The Algona Upper Des Moines from Algona, Iowa on September 13, 1960 · Page 31
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The Algona Upper Des Moines from Algona, Iowa · Page 31

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Location:
Algona, Iowa
Issue Date:
Tuesday, September 13, 1960
Page:
Page 31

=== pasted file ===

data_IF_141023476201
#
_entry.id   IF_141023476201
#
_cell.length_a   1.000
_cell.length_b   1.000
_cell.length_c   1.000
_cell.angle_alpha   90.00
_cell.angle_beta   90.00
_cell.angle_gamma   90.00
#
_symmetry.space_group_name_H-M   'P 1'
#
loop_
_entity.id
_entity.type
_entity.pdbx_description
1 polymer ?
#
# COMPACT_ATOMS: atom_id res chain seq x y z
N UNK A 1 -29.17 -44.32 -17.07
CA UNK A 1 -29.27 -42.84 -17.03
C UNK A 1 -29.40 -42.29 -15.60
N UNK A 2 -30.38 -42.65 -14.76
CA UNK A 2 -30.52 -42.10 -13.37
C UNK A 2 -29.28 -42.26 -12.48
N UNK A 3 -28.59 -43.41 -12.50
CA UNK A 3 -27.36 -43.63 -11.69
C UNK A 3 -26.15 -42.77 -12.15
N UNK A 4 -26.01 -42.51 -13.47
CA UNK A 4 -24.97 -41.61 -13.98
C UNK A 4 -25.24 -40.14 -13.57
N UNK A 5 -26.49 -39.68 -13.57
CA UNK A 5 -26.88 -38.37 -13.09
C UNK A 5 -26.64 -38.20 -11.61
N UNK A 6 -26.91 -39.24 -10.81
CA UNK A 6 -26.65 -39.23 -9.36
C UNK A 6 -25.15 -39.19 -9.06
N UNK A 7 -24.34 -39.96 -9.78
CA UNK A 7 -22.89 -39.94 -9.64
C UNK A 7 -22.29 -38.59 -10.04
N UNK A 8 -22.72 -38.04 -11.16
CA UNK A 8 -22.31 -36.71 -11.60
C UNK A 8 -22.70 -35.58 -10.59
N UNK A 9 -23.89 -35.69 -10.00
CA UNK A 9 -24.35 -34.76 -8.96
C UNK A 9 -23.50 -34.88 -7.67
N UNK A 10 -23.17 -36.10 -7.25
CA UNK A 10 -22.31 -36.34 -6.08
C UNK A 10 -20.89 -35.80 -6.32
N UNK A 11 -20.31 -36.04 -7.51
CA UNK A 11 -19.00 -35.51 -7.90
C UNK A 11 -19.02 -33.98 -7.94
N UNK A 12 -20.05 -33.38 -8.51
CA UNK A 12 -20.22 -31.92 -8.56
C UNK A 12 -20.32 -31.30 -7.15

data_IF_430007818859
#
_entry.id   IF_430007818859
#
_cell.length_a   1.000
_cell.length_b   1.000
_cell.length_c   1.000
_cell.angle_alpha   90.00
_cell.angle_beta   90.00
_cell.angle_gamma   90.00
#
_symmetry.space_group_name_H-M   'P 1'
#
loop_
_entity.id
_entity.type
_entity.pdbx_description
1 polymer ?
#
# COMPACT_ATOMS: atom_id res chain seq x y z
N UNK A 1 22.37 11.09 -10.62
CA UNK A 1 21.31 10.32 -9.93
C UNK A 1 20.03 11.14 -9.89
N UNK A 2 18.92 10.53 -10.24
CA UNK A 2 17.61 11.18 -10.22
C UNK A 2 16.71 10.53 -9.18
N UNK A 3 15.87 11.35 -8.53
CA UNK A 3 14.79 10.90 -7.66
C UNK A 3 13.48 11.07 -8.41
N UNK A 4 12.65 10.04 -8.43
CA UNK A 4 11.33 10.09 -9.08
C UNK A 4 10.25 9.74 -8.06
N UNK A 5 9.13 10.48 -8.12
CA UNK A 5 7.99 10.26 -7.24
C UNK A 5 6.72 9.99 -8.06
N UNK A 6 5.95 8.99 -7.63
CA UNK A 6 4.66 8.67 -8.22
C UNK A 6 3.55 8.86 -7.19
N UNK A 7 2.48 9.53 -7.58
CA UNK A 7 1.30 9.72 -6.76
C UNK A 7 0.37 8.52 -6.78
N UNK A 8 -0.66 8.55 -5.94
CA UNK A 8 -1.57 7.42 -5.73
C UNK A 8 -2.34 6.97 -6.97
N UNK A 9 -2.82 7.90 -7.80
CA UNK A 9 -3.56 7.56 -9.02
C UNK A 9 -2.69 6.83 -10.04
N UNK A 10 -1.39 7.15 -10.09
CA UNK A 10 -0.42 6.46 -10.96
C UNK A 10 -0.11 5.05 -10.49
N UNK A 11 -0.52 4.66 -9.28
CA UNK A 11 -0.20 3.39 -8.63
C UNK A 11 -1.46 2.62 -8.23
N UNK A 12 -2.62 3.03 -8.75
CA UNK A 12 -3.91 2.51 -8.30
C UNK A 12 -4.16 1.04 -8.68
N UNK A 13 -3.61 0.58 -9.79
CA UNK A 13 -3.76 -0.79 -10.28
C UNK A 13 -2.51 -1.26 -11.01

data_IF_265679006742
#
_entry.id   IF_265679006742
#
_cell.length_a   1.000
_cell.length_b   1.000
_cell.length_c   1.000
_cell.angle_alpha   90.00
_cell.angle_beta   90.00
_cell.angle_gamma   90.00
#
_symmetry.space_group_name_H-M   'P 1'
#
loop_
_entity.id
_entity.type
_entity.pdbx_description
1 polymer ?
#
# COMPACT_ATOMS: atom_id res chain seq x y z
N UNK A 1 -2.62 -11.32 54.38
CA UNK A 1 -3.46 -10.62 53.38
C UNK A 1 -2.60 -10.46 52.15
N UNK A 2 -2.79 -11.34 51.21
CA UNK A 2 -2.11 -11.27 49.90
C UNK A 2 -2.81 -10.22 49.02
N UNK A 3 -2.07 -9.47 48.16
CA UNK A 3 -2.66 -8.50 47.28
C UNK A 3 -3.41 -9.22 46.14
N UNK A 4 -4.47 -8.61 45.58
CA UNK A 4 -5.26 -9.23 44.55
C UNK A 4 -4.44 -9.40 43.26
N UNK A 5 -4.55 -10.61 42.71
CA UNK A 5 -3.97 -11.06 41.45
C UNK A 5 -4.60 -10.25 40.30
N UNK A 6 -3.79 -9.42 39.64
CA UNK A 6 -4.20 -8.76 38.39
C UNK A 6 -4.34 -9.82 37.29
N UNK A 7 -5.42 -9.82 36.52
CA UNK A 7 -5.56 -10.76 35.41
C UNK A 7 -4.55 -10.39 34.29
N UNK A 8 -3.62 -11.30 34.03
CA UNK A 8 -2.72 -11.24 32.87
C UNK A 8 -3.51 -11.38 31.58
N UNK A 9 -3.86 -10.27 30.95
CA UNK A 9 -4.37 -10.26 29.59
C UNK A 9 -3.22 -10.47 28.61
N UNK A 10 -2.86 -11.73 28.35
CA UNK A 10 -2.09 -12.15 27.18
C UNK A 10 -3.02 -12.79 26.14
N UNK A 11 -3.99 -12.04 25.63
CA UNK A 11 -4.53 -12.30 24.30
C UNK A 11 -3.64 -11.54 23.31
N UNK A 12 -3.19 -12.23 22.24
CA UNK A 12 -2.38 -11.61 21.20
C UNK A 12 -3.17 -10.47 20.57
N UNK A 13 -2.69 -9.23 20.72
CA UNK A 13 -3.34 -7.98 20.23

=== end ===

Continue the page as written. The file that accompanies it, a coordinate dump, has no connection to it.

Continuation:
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Scientifically Created for Modern Agriculture D EKALB SEED CORN . . . DEKALB CHIX ... a most popular agricultural team in America. Why? Because they're both genetically power-packed for the kind of production that pays. DeKalb research never lets up. New and better seed corn is always in the making. And, highly-technical and specialized DeKalb poultry research continues to make important improvements in DeKalb Chix. DeKalb scientists are dedicated to "packing more power" into DeKalb products . . . increasing production in the corn field AND in the hen house. This is a good team . . BETTER JOIN IT. DEKALB AGRICULTURAL ASSOCIATION, INC. CAu m*i MCd DEKALB, ILLINOIS If it weren't for brand names You'd have to be a chemist to find the toothpaste you like •«• ^gmfpt^Bj^M •ev WMPJOT ono ond only Conttnoniot f/*mo-5MJfO* Fonco. Rotittt nirt so wo* ** fannora report uoto»yoor»old- 01* oMtoiNf. 0*0*0.1 FuN ••Moritnccootint oosslolo by oiclvcivo Sooyowr HOG "You can't afford to break your back taking care of hogs any more—that's why I'm putting in this new equipment." In traveling around the midwest you hear this comment time and again. And it's usually being made by farmers who are in the hog business to stay. The day of handling sacks of feed and other materials by hand disappeared long ago for many of them. Why put in all this equipment? The first reason many farmers give is that it takes a lot of drudgery out of doing the chores. But the most important reason is that it permits one man to care for more hogs. Many farmers have had a full-time job farming 200 acres of cropland and farrowing 12 to 15 sows twice a year. Now those farmers using newer methods are able to farrow and grow out 1,000 or more market hogs a year and still take care of 200 acres of cropland, largely by themselves. Good-sized labor savings can be made with really very little added investment. Imagination and foresight often can save you a lot of money in reducing your time needs in taking care of hogs. Take Earl Weber as an example. This northwestern Ohio farmer took stock of his existing facilities and built in a unique setup for feeding his hogs on concrete (see photos). Now he feeds his hogs in just a few seconds without moving a single pound of feed by hand. You don't have to keep your hogs in confinement to work in labor-saving ideas and methods. Some farmers using free choice feeding on pasture let the hogs do most of the work. They crib their corn right in the fields where it will be fed. Cribs are set up so hogs can self-feed from them so there is very little corn that must be moved by hand. TJhe only feed that must be handled is protein supplement. For farmers using complete mixed rations, whether on pasture or drylot, self- unloading wagons can be a big help. But to make one of these an economical investment you'll need to handle a sizable volume of feed. If you're feeding a few hundred head of cattle, phis 1,000 or so head of hogs a year, self-unloading wagons can be an economical way to distribute feed into bunks and feeders. Many fanners having their feed ground and mixed at the local elevator find it's cheaper for them to have the elevator haul the mixed feed to the farm and place it directly into the feeders. This can be the case even if you have a truck of your own. "I can't afford to spend a half day every week at the elevator just waiting for my feed to be ground," they say. Augers are probably the most economical way to mechanically move feed to hogs being fed in confinement. Many hog growers have installed auger tubes above standard feeders at a very reasonable cost. If your old feeders are worn out, you may want to consider some of the newer feeders that have augers built into the unit. Some fann- ers are also considering controlled feed intake. This can easily be done automatically by using time clocks, but you'll need to calibrate the feeding interval and auger operating time closely to make sure feeding rate is the same as that which is intended. Feed handling isn't the only place in the hog operation you can save time and labor. Manure handling in confinement, supplying — — yp i •• WBB^HB»••••*••*} >^m»mfmn water to hogs on pasture and dividing .-», into most desirable weight groups for marketing all can take a lot of time unless you use your imagination in simplifying your operation. Labor saving ideas wiO be of most value in caring for growing-finishing hogs and bteeding stock. Get started on these changes now so youll be ready before this fall and winter. This will give you more time to devote to farrowing and care of baby pigs. Extra time and management spent in the farrowing house can pay off handsomely. An extra hour spent in the farrowing house may be worth ten times what it is in caring for growing-finishing hogs. The locol elevator auger* feed right into the overhead bins on the Earl Weber farm in northwestern Ohio. Weber find* this save* him a lot of time and lot* him ^^J^ 0 **!"* 01 ! *** H«t mutt be taken care of right on the farm. In mil setup Weber doesn't hove to handle a single pound of feed.

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